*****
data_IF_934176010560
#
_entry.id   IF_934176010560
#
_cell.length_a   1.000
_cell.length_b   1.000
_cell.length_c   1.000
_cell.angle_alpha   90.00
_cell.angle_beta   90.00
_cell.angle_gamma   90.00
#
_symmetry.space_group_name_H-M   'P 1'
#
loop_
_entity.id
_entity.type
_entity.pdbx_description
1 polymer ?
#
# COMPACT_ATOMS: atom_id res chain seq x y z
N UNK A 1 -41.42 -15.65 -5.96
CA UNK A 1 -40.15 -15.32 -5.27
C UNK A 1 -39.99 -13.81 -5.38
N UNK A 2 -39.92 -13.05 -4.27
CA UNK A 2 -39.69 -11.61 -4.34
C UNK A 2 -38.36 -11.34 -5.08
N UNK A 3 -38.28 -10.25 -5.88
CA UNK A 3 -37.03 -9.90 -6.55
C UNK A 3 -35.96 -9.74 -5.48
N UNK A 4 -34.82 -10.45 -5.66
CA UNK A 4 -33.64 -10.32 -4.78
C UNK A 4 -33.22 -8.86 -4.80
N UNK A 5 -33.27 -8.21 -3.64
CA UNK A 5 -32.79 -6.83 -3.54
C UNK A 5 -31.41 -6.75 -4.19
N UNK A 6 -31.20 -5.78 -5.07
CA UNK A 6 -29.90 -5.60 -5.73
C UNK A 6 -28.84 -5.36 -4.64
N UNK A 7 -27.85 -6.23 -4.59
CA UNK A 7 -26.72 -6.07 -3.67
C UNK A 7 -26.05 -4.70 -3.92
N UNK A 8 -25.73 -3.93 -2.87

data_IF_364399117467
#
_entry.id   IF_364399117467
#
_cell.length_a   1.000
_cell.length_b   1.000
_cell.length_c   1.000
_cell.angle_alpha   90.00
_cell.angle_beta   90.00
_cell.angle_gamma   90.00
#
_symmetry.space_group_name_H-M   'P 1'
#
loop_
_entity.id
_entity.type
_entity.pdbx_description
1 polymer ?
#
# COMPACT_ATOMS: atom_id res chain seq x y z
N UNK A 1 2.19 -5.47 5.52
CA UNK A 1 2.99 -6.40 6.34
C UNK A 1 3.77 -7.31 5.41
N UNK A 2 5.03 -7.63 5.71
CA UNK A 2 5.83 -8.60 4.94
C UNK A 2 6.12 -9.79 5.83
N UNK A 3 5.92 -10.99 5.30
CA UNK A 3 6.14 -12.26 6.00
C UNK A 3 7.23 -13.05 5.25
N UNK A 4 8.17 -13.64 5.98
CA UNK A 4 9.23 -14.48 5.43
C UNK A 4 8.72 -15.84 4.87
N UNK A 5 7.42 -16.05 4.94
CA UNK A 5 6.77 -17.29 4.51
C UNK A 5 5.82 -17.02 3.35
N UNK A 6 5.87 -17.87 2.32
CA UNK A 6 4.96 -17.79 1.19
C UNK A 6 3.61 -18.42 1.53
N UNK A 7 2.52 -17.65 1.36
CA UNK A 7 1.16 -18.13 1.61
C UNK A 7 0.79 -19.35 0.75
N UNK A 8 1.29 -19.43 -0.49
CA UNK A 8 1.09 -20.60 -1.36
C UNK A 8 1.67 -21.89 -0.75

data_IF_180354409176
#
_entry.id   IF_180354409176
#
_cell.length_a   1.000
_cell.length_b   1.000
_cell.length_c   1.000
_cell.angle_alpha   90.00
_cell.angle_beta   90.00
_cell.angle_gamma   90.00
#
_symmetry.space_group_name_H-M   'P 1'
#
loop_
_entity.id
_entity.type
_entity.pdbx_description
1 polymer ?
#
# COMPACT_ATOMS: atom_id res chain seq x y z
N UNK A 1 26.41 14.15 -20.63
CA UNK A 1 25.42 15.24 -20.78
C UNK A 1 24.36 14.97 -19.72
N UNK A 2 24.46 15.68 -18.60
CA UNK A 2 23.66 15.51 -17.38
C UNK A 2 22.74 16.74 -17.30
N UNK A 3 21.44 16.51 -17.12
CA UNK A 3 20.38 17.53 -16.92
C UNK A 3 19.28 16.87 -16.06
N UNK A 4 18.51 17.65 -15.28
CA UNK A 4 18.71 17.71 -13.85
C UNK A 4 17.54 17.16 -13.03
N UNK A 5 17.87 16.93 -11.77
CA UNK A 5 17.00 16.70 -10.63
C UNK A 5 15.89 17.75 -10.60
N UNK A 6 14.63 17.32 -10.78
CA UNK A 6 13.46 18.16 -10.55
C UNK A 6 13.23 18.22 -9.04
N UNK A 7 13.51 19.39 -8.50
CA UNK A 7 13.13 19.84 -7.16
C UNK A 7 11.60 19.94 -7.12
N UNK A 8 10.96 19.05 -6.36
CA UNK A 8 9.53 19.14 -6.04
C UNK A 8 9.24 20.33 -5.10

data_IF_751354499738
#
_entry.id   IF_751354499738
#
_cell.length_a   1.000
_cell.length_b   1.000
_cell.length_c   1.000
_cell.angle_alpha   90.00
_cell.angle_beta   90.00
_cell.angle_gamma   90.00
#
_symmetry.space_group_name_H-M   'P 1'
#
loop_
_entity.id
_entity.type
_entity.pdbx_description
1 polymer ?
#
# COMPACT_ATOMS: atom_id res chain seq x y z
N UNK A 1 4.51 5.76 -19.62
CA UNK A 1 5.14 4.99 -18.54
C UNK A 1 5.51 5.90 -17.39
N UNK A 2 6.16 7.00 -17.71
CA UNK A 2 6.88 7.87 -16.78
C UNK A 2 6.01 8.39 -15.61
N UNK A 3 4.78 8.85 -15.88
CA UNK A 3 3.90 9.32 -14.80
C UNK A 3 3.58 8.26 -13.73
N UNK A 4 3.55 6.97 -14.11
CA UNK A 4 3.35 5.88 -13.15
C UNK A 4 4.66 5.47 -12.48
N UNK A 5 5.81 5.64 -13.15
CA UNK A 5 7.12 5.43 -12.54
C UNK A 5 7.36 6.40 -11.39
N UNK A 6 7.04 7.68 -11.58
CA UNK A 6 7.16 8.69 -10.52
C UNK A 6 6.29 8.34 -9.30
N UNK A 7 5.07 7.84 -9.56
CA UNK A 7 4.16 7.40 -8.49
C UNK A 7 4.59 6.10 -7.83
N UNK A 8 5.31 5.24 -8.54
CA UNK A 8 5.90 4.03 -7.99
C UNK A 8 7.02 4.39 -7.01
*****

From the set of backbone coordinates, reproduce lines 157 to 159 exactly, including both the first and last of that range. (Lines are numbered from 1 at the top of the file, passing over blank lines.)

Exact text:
N UNK A 3 4.78 8.85 -15.88
CA UNK A 3 3.90 9.32 -14.80
C UNK A 3 3.58 8.26 -13.73